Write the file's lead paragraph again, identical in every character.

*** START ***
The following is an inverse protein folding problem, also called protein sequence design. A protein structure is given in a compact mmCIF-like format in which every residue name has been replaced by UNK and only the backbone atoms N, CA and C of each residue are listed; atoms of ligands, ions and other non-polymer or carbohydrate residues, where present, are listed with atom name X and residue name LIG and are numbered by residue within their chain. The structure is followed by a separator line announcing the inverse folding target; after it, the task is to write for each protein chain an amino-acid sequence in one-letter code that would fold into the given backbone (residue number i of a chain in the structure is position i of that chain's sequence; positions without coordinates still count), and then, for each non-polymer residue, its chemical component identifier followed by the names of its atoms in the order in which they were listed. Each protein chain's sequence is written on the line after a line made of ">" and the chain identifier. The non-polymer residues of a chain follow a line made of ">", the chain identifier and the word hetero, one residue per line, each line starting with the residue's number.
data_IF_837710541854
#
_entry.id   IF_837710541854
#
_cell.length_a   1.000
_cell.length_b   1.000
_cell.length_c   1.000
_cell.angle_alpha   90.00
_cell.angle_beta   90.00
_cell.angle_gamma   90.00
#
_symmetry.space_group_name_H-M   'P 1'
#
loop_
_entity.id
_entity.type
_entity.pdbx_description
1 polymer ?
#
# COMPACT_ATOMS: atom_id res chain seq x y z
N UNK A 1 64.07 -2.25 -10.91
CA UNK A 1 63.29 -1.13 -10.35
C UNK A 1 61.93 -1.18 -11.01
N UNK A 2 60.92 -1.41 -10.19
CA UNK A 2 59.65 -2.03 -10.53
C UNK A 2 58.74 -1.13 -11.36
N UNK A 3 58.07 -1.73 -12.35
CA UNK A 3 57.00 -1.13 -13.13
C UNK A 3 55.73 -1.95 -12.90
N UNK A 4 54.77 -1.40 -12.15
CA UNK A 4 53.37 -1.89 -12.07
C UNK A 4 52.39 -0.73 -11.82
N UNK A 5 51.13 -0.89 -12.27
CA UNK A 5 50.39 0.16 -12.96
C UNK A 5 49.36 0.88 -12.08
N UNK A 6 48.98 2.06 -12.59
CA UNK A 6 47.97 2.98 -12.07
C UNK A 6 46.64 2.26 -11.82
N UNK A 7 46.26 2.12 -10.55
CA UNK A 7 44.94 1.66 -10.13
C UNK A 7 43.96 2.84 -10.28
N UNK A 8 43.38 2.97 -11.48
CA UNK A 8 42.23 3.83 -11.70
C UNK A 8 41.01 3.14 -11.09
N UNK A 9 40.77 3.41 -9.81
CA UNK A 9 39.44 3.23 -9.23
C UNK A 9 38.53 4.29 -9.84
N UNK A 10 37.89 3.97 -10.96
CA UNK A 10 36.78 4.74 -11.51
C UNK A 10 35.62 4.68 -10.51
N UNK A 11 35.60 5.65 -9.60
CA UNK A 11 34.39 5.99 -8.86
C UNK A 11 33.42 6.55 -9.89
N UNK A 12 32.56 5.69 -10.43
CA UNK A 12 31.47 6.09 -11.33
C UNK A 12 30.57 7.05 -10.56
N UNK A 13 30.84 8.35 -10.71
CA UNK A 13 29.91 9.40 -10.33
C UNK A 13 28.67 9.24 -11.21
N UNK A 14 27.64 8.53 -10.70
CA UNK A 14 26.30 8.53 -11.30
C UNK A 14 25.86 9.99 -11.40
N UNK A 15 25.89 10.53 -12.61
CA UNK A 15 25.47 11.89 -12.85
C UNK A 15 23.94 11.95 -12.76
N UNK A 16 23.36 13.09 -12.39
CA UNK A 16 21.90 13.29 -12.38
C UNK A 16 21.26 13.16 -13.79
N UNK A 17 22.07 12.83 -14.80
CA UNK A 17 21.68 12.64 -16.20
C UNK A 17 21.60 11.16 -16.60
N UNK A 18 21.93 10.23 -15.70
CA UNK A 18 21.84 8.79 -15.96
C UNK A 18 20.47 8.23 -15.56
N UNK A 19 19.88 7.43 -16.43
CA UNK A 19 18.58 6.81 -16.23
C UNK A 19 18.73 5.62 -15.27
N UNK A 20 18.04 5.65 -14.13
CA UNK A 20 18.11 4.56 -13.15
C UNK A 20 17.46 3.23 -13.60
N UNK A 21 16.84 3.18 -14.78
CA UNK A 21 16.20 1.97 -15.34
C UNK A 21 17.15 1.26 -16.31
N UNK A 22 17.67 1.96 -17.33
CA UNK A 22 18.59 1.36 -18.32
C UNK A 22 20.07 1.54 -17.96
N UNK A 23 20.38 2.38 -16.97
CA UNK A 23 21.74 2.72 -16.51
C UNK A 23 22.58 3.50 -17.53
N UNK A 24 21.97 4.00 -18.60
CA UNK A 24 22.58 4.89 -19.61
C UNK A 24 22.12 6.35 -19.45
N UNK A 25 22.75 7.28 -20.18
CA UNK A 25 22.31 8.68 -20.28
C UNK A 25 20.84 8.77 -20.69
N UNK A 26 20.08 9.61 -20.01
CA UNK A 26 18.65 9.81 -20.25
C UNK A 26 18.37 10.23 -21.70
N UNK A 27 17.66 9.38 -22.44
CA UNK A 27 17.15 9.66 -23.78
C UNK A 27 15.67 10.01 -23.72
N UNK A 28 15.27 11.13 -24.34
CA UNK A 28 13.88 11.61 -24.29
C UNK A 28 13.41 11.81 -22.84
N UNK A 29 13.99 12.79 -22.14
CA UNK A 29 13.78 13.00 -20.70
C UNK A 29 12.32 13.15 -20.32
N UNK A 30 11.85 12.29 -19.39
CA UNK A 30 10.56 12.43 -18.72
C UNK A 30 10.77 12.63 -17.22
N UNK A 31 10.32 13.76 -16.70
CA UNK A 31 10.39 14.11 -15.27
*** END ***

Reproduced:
The following is an inverse protein folding problem, also called protein sequence design. A protein structure is given in a compact mmCIF-like format in which every residue name has been replaced by UNK and only the backbone atoms N, CA and C of each residue are listed; atoms of ligands, ions and other non-polymer or carbohydrate residues, where present, are listed with atom name X and residue name LIG and are numbered by residue within their chain. The structure is followed by a separator line announcing the inverse folding target; after it, the task is to write for each protein chain an amino-acid sequence in one-letter code that would fold into the given backbone (residue number i of a chain in the structure is position i of that chain's sequence; positions without coordinates still count), and then, for each non-polymer residue, its chemical component identifier followed by the names of its atoms in the order in which they were listed. Each protein chain's sequence is written on the line after a line made of ">" and the chain identifier. The non-polymer residues of a chain follow a line made of ">", the chain identifier and the word hetero, one residue per line, each line starting with the residue's number.